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i have a website which contains many news articles. IN the database, each article has so-called "tags" which the user sees displayed alongside the article. When the user clicks on the tag, they are directed to a list of other articles also containing this tag.

Should I generate a distinct HTML page for each newly created tag, or should I create one single page and vary the content based on what tag the user clicked on using session variables????

obviously, the pages will not be completely static since I will update them everytime a new article with a matching tag is uploaded

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I can concieve both methods might work... I want to know which one is easier... – Timtam Oct 27 '11 at 18:06
up vote 1 down vote accepted

You certainly shouldn't use session data. That is for data that needs to persist, but it set on a per user basis. Using it for per-request data will just break bookmarking and introduce race conditions.

You should have a distinct URI for each tag. It doesn't matter (from an end user perspective) if you use dynamically generated content (either via a query string, or parsing the URI in your server side code (most frameworks, e.g. Dancer, will handle this for you)) or if you use generated static pages.

Static pages make it easier to handle caching and give better performance on very high traffic systems, but tend to require a rebuild of large sections of the site if content changes. You can get similar performance improvements by using server side caching (e.g. via memcached).

Dynamic pages are usually simpler to implement.

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this means i will have to auto-generate a new html-page every time a new tag is introduced... i'm not sure how to do that... any tips? – Timtam Oct 27 '11 at 18:12
    
You have a table of tags in your database, and a many-to-many bridging table that maps tags to articles. Then just loop over the tags and generate a page for each using the list of articles you get by joining via the bridge (sorted in whatever order you want). If you are working with static files, output it to a file each other. If you are working dynamically, then just generate when a tag index page is requested (and 404 if the tag isn't in the DB). – Quentin Oct 27 '11 at 18:15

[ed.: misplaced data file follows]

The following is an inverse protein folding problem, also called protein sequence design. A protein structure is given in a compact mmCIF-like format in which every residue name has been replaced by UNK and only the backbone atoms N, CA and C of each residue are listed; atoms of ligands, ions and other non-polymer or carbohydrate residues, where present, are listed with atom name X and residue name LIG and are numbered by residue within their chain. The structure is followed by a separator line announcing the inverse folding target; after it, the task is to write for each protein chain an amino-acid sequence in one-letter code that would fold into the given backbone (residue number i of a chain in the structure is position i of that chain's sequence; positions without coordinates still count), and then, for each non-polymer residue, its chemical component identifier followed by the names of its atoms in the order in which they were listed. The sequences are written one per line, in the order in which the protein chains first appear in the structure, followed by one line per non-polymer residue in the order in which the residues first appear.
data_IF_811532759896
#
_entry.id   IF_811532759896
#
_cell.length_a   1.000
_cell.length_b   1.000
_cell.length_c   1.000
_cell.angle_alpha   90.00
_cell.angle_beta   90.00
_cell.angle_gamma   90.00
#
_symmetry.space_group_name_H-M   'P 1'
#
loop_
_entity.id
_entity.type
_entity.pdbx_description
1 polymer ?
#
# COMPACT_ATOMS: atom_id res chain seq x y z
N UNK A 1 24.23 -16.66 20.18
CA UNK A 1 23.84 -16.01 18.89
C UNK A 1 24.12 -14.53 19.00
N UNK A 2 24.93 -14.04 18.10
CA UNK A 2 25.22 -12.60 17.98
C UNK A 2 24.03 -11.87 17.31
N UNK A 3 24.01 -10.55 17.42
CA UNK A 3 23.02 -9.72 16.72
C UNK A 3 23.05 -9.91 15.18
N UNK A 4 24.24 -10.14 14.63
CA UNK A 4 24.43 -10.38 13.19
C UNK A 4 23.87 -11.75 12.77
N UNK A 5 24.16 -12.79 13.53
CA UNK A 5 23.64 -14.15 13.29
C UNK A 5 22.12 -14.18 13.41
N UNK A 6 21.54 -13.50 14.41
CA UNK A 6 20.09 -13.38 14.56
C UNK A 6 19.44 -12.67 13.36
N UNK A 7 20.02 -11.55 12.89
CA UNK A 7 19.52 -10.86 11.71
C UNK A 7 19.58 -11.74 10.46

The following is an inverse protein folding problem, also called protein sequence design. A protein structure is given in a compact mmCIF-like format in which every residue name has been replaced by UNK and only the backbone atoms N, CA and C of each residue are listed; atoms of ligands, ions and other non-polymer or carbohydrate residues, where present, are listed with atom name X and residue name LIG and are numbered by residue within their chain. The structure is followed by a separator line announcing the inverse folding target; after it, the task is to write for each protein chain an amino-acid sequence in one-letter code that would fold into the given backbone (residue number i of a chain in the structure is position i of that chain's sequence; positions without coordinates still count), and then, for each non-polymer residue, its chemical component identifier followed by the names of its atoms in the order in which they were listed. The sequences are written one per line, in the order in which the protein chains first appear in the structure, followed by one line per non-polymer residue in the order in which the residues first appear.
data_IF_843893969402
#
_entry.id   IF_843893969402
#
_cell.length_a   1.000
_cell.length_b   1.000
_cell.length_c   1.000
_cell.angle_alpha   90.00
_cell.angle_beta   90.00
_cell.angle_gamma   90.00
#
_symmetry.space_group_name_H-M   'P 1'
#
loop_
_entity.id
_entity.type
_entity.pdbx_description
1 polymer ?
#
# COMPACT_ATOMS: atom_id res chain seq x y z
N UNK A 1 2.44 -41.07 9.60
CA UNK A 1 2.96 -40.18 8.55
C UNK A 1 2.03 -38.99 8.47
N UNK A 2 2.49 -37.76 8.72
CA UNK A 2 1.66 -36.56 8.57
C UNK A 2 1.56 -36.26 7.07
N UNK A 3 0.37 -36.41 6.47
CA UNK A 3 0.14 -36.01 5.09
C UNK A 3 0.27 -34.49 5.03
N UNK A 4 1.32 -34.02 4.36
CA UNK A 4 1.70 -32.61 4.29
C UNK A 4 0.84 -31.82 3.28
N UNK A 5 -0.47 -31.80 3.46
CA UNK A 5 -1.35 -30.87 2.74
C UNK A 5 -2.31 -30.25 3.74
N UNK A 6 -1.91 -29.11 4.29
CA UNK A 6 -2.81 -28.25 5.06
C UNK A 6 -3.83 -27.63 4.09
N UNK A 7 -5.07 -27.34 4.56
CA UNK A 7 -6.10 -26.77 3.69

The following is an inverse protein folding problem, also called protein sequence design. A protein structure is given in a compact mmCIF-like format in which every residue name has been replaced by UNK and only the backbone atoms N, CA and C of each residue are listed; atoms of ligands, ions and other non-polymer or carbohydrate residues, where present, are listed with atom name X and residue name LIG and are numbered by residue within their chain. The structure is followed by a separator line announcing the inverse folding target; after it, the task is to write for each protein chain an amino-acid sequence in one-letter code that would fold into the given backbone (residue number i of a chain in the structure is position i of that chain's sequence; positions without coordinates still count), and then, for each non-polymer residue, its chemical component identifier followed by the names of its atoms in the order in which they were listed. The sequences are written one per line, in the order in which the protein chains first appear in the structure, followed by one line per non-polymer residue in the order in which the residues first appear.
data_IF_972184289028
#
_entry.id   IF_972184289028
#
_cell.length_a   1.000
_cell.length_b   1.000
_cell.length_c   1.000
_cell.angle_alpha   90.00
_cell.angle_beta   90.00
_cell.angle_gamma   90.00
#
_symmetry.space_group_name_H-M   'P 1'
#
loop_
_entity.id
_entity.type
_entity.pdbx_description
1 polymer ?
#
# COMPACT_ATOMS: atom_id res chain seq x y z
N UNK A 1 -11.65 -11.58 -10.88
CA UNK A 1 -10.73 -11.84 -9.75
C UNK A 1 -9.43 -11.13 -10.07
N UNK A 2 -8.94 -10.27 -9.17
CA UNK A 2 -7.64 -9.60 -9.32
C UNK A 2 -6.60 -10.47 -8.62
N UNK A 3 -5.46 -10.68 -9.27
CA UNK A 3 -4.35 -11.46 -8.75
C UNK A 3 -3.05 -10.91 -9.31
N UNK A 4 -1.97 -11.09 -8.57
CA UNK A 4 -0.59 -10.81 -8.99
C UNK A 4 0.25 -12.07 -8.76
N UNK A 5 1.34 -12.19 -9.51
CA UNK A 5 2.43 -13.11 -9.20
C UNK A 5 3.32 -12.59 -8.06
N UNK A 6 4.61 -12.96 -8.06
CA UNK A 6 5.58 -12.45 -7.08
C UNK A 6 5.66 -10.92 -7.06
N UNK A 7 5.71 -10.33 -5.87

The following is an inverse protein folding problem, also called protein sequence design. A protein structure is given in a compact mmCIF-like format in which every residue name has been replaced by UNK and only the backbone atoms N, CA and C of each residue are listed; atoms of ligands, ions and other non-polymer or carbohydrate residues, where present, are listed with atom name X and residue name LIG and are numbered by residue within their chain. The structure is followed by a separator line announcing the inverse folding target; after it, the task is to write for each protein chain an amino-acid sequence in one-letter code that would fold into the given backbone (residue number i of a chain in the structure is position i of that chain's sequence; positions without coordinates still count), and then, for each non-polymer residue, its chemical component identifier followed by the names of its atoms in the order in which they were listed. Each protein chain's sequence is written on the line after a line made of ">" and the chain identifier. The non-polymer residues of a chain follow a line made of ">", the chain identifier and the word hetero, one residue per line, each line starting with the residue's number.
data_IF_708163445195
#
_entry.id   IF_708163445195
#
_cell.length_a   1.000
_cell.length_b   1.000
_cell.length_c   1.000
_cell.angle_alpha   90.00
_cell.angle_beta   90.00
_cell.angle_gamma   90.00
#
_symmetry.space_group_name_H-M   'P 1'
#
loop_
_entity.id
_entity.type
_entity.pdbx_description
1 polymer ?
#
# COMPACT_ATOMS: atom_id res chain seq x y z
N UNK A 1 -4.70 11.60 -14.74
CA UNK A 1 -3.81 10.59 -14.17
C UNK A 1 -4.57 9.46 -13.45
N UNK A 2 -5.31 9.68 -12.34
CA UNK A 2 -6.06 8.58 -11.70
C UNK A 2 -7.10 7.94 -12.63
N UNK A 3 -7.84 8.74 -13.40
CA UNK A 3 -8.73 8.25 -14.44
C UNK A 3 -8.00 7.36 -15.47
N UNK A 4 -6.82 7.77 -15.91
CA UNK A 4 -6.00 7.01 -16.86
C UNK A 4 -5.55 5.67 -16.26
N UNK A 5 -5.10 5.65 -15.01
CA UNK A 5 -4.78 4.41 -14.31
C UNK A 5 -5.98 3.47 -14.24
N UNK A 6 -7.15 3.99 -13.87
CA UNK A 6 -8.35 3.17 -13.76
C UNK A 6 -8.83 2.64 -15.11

Alternatively … use an existing CMS that implements tags instead of building your own from scratch. – Quentin Oct 27 '11 at 18:15
    
ah... thanks ! s – Timtam Oct 27 '11 at 18:15
    
it's kinda of too late for that... kinda wished i had used wordpress or something.. but i already basically built everything from scratch so I'm not gonna switch now... – Timtam Oct 27 '11 at 18:16

I suggest you to create a listing page that contains title and small description of all articles containing a particular tag similar to WordPress.

For example, here is listing page for the tag jQuery:

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this is good idea... i'm just concerned about the creation of these tag pages because I will have a very large number of tags... – Timtam Oct 27 '11 at 18:13
    
@Timtam: Yes you should create one listing page in similar fasion, it will be a lot more easier and without much overhead :) – Sarfraz Oct 27 '11 at 18:15

I would create one page, and then rewrite the url so that it referenced the tag page so something like this

Tag element == New

tagpage.aspx 

http://www.yourwebsite.com/New.aspx

this allows you to have one page to update the content with but allows each page to be indexed by Google.com.

I'm not sure what language you are using but I would look up URL rewriting

here's a link for rewriting in apache: http://httpd.apache.org/docs/2.0/misc/rewriteguide.html

here's a link for rewriting in asp.net: http://msdn.microsoft.com/en-us/library/ms972974.aspx

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can you do this in php? – Timtam Oct 27 '11 at 18:18
    
@Timtam yes but I don't have any experience with it so you would have to do some research on it here's a quick link to a page on using .htaccess to rewrite your url based on regex etc. corz.org/serv/tricks/htaccess2.php – CBRRacer Oct 27 '11 at 18:32

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